There’s a whole world of weird and scary creatures out there and they’re looking for a home with YOU! Be very afraid…
1. The pacu, aka the nutcracker or ball cutter fish
A little while ago, The Sun newspaper had the scary (and hilarious) headline, Testicle-eating South American fish heading to river near you. Known for its gnashers, which bear a scary resemblance to human teeth, this native of the Amazon and relative of the piranha can grow to 90cm and weigh 55lb. Pacu have been seen in the Seine, near Paris, and it’s feared they may turn up in our rivers, following other sightings across Europe. However, the experts at National Geographic reassure us that scientists say its testicle-tackling tricks are a tall tale. Still, chaps, perhaps it’s best to wear your sturdiest pants if you take a river dip.
2. The brain tapeworm
Something on your mind? The most common form of brain tapeworm is the pork tapeworm – Taenia solium. Taeniasis, the intestinal infection transmitted by the adult worm, is a condition caused by eating undercooked pork. Once you consume the wrigglers, they can move throughout your body – your eyes, your tissues and most commonly your brain. Brings a whole new meaning to the phrase ‘wiggle room’!
3. The Brazilian Wandering spider
Deadly ‘Viagra’ spiders in Tesco bananas. So ran the headline in the Mail Online. A Bristol woman found the deadly Brazilian Wandering spider cocoon on bananas, shipped from Costa Rica, that she bought in a supermarket in Pontardawe, South Wales. The spider is the most venomous in the world and its bite can be lethal – and it killed 14 people until an antidote was found in 1996. The venom causes extreme pain and inflammation, loss of muscle control and breathing problems, resulting in paralysis and eventual asphyxiation. And the spider’s bite can cause an unwanted erection in men, sometimes lasting for four hours…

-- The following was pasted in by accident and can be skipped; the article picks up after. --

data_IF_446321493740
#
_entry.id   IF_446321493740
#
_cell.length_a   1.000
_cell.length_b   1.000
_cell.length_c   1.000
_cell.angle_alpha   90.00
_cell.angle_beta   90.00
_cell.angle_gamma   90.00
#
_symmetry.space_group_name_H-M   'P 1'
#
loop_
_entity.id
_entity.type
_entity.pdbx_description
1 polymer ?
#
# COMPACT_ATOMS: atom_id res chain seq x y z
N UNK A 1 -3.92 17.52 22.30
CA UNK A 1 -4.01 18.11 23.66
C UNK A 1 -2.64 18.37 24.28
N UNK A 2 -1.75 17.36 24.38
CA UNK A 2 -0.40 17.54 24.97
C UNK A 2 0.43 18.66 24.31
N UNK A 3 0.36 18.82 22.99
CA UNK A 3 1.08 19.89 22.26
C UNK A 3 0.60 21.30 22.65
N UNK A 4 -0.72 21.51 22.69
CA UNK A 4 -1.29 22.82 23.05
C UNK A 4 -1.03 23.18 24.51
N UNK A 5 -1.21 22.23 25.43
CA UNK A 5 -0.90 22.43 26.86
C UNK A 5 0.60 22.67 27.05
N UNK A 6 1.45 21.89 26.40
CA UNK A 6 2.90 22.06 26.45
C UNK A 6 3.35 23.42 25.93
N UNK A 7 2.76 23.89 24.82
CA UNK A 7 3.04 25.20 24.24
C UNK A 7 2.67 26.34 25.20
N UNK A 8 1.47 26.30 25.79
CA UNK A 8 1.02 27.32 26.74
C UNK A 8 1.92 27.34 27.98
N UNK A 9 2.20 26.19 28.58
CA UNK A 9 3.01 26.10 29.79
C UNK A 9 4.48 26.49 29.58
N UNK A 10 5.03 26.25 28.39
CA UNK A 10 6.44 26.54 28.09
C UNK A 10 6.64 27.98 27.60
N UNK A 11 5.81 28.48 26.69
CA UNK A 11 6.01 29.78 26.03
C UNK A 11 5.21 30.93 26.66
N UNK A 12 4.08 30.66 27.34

4. The bot fly
The human bot fly is a big, hairy critter that looks like a bumblebee and is native to Central and South America. The larva can infest the skin of mammals and live out its larval stage under the host’s skin, causing painful fluid-filled pustules. Travellers are known to bring the parasite back with them from Central and South America. And removing the hungry larva is as revolting as the pest itself! Watch it being removed from a girls scalp here…if you dare!s
5. The candiru
This tiny, parasitic catfish from the Amazon Basin finds its way into undesirable places to suck blood. Translucent and very fast, it attaches itself to the gills of larger fish by its sharp spines. It’s claimed the candiru is attracted to the scent of urine, and will try to take a direct route to reach its source by swimming up through the stream of pee to head into the urinary tract where it permanently lodges itself to feed on blood. The worst part of this claim is that, if true, the candiru will stay there until it’s surgically removed, as its spines prevent forcible removal. Wee-ers beware!
6. Screw worm
The screw worm isn’t really a worm, but a type of fly. To find its host, an adult female seeks out exposed flesh to lay its eggs. It prefers wounds, but may also choose the eyes, nostrils, or anus of its victim. Next, 200-or-so eggs hatch, and the larvae burrow into their host’s flesh, where they continue to feed and grow. Eventually, this creates a whole lot of festering and oozing for the host, which attracts more flies, which lay more eggs, which do more feeding and burrowing. Screw worm larvae are reportedly capable of consuming the likes of an entire sheep – from the inside out – in five to seven days.
7. Filarial worms
Filarial worms are round, threadlike parasites that travel from human to human, via mosquito. They grow into larvae within a mosquito’s muscle fibres and are then themselves injected into new hosts by the mozzie. Once in a human home, they often lodge in the body’s lymphatic system, where they can inflict any number of unpleasant symptoms, such as massive and debilitating enlargements of the legs and genitals.